Jessica Reed’s ad hoc station has the basic feel of any neighborhood hair salon or barbershop. There’s plenty of banter and bustle around her as clipped locks collect around her feet. Reed, a 33-year-old with auburn waves of her own, is practiced at mixing casual conversation with practical queries as she goes about her business. Her patrons are at ease and chatty as they wait their turns.
“Did getting that tattoo hurt?” she asks a young woman with a close-cropped style who’s slipped into the chair in front of her. “Do you like it squared off in the back?”
The setting, however, isn’t a beauty salon with rows of hydraulic chairs and stainless steel sinks. Reed is spending an April afternoon cutting hair in what was once the lobby of a north Seattle bank. The tools of her trade are spread out on a foldout table surrounded by boxes of donated goods and stacks of lightweight cots. Her clients – members of homeless families – wait their turns to settle into a metal folding chair.
A California native who moved to the Northwest with her husband and two children two years ago, and became a store manager for Starbucks in Bellevue, Wash., in May 2015, Reed is one of thousands of Starbucks partners (employees) participating in the company’s seventh annual Global Month of Service. In 2016, 26,000 Starbucks partners completed volunteer projects that address the needs of children, veterans and others. This year, Starbucks launched a year-round community service goal to have 100 percent of its stores across the globe participate in service annually by 2020.
For Reed, this day is about serving the residents of a four-story facility that will eventually house the Seattle Police Department’s north precinct. In the meantime, it’s a 100-bed emergency family night shelter operated by Mary’s Place. The Starbucks Foundation and the Schultz Family Foundation contributed more than $3 million to the nonprofit’s No Child Sleeps Outside campaign, to increase the amount of safe emergency shelter for homeless families in King County.
Finding a new outlet for an old skill
Reed earned her cosmetology license when she was 18, and worked in the industry for 11 years. She wasn’t looking to change careers, but a casual inquiry to Starbucks prompted a quick response from a recruiter and eventually a job offer. After she settled in at her store, she began looking for volunteer opportunities.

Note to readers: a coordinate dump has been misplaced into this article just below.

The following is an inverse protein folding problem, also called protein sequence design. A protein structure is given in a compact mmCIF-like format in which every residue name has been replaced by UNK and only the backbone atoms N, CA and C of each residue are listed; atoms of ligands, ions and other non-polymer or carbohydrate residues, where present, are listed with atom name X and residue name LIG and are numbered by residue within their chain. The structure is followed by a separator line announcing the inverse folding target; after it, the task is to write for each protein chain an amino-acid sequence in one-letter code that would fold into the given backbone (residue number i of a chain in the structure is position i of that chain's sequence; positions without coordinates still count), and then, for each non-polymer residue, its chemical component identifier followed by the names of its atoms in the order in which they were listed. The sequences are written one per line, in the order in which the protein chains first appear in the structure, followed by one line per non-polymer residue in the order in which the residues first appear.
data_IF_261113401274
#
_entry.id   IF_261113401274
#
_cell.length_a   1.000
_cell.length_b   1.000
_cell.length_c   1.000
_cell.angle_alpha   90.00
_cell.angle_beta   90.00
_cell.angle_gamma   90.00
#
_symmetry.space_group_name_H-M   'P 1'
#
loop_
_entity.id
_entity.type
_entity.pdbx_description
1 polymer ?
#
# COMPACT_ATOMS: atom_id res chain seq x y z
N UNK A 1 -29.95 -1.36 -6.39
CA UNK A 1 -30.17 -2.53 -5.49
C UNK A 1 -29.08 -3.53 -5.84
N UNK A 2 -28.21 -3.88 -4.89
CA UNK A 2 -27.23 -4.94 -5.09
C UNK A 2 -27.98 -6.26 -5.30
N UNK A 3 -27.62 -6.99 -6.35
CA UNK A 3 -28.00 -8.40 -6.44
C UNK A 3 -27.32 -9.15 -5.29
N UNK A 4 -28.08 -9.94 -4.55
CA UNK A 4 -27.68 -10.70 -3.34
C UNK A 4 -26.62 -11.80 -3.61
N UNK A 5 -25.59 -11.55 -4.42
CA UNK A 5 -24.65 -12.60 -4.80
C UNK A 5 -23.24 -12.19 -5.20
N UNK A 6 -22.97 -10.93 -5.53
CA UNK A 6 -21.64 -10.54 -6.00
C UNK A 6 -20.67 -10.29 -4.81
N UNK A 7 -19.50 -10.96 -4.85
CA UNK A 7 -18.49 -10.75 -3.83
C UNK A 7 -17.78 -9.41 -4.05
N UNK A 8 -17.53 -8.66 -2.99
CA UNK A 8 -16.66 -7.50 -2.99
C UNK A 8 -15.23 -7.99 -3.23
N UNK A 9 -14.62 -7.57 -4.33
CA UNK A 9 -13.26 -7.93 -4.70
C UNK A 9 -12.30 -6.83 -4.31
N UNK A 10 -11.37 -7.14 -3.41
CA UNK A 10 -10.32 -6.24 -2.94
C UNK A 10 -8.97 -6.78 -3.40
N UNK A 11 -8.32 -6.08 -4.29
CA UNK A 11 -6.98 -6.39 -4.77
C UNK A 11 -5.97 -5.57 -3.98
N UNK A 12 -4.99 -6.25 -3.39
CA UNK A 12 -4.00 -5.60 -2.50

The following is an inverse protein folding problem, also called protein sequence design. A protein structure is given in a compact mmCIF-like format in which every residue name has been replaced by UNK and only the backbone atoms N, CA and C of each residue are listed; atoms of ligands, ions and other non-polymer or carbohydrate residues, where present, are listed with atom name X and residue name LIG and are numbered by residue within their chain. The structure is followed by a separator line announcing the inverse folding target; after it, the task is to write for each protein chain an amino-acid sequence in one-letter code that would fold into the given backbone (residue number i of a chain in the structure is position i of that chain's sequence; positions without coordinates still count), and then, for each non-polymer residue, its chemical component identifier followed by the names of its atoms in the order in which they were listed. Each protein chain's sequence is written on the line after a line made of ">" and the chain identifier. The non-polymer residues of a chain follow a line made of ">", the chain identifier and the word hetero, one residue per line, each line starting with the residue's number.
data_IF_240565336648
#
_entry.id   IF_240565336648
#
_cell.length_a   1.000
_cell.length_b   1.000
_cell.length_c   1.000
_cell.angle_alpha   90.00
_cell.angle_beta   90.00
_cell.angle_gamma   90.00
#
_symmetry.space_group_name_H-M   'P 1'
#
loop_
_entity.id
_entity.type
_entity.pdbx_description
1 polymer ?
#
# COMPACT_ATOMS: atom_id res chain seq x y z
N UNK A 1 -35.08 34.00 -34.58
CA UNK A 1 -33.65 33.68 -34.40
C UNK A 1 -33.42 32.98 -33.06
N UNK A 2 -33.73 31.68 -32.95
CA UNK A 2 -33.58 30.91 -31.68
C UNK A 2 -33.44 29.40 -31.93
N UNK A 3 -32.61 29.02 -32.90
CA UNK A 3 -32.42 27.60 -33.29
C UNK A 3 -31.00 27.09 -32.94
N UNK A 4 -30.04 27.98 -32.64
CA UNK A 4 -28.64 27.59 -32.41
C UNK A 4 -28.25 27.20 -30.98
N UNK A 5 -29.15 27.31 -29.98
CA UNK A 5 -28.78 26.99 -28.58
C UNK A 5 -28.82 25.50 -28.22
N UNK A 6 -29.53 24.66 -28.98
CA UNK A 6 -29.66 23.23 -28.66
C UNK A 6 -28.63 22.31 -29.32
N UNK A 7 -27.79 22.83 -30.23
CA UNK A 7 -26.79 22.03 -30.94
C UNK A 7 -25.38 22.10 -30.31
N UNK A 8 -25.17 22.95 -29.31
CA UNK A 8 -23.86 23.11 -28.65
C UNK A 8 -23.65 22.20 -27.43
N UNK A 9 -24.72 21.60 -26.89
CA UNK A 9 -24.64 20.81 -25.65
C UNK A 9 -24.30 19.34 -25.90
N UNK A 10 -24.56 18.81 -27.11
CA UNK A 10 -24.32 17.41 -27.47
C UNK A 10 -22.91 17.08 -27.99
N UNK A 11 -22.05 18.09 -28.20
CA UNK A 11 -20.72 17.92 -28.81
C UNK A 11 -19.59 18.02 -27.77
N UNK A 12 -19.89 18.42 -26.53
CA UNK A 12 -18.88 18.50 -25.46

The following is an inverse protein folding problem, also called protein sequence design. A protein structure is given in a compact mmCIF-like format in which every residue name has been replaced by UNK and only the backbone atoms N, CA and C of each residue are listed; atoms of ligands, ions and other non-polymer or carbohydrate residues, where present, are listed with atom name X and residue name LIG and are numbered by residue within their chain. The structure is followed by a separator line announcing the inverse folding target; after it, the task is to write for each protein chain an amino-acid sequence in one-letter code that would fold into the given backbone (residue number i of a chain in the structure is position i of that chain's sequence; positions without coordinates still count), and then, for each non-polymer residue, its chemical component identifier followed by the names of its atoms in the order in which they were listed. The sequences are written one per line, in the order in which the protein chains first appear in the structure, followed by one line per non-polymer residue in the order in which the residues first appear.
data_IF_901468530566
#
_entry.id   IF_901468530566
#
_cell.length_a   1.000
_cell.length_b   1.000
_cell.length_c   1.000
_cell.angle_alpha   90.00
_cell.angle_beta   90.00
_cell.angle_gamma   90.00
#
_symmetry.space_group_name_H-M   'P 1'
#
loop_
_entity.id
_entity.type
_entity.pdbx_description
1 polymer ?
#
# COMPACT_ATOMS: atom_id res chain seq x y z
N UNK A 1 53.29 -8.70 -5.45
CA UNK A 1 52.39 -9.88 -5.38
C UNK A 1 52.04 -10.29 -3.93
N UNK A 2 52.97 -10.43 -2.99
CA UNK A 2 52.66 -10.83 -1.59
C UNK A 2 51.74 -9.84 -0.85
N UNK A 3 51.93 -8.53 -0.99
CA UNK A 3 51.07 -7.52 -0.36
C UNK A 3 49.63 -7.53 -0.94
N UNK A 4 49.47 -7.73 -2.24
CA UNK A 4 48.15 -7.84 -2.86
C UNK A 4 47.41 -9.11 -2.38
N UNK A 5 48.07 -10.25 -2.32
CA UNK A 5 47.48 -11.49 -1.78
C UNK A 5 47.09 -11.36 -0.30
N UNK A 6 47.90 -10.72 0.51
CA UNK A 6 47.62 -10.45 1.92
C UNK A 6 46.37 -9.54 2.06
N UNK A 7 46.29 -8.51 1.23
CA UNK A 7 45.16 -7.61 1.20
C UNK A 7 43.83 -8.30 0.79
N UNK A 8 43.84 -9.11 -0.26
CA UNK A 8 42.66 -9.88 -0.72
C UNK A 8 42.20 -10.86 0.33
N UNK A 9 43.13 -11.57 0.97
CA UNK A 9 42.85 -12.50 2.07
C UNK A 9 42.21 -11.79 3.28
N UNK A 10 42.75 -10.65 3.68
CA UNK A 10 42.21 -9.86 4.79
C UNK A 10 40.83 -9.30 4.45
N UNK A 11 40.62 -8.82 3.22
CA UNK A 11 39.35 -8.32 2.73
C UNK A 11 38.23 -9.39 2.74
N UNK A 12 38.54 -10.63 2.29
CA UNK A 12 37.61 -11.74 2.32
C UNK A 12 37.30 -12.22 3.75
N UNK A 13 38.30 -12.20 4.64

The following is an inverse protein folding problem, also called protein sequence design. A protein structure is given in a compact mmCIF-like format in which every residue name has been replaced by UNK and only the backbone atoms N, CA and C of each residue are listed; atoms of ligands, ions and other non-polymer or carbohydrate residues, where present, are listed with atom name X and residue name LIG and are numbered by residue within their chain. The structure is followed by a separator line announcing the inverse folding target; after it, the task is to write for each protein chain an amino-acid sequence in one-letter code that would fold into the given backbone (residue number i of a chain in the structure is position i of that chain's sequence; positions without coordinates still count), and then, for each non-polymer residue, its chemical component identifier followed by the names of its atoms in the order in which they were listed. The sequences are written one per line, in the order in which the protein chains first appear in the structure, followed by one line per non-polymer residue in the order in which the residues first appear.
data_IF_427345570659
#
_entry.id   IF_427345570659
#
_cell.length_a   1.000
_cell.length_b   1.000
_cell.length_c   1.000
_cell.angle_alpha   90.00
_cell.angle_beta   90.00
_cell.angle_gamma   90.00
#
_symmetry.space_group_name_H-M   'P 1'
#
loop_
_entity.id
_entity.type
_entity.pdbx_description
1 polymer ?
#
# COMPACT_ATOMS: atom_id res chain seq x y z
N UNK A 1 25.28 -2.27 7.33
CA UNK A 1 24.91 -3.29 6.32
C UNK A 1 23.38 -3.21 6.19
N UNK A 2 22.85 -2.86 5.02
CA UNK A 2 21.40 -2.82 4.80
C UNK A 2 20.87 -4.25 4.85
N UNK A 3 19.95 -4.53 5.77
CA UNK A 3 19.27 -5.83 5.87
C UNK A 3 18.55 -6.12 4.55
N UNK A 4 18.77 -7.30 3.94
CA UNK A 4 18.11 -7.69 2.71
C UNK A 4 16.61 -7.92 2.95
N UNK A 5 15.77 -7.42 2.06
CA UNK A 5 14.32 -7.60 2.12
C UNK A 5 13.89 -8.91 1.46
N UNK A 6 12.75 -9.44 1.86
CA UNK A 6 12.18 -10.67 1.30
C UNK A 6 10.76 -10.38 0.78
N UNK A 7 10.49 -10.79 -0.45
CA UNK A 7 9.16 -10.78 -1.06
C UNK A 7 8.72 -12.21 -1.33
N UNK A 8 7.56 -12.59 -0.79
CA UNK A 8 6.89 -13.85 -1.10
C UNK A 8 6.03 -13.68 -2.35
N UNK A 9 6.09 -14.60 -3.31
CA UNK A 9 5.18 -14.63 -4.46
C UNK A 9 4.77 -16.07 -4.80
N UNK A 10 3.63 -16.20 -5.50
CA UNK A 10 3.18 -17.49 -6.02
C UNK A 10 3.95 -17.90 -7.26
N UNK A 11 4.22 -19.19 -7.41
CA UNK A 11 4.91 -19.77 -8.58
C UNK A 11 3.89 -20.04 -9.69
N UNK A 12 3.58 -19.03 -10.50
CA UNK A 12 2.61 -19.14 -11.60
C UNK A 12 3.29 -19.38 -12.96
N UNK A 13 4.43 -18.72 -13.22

“That was a big part of my reasoning for switching over to Starbucks,” Reed said. “I wanted to work for a company that really pushes volunteering, and also gives you all these places and things to do.”
Reed discovered Mary’s Place through Starbucks participation in No Child Sleeps Outside. She volunteered there for the first time last Martin Luther King Jr. Day and has been coming back since.
“She’s actually the first haircutting volunteer who said specifically she’s really good with kids,” said Ryan Kennedy, Mary’s Place volunteer coordinator. “Not a lot of haircutters say that. She’s kind of become our kids’ haircutter.”
Reed also volunteers at the facility’s Kids Club, which provides a place for children to hang out while their parents are engaged, often in the hunt for a new home. The average length of stay at Mary’s Place is 83 days; the organization emphasizes getting families into their own places as quickly as possible.
“I have my own kids and every night I get to go home and sleep in my bed, and my kids get to have their beds,” Reed said. “I can’t imagine what that would be like – to be a mother and not have that security.”
One less thing to worry about
“This feels good,” remarks 50-year-old Jessica Ewing as she gets her trim. “I don’t have much money right now, so it’s hard to get haircuts. It makes you feel good about yourself when you’ve got a good hairdo.”
Ewing and her 14-year-old son arrived in Seattle from Denver last year “on a prayer and hope” and have been living at Mary’s Place since September. When an infant’s cries echo through the lobby, she calls out the open door to her son, who’s playing one-on-one basketball outside, summoning him to come in and do some babysitting.
“The little kids just love him,” she says, adding, “He needs a haircut now. That makes a difference because I don’t have to worry about that.”
After five years without a haircut, Hannah Voyles says she feels “abnormal” after getting a trim. The mother of the crying child, she’s been homeless for four and a half years.
“One of the things about being homeless is people don’t think about getting into routines of doing things that people who have houses do every day,” she says. “It’s hard for me to take a shower even, because I’m so used to not having that available for me. So it’s a goal for me to brush my hair and take a shower and clean my clothes every day.”
Reed is glad she can do her part to help. “I know when I get a haircut I walk out and feel a little better about myself,” she says. “I look at it like that: Maybe I can make somebody smile or feel better about themselves, because I can’t even begin to imagine what that would be like.”
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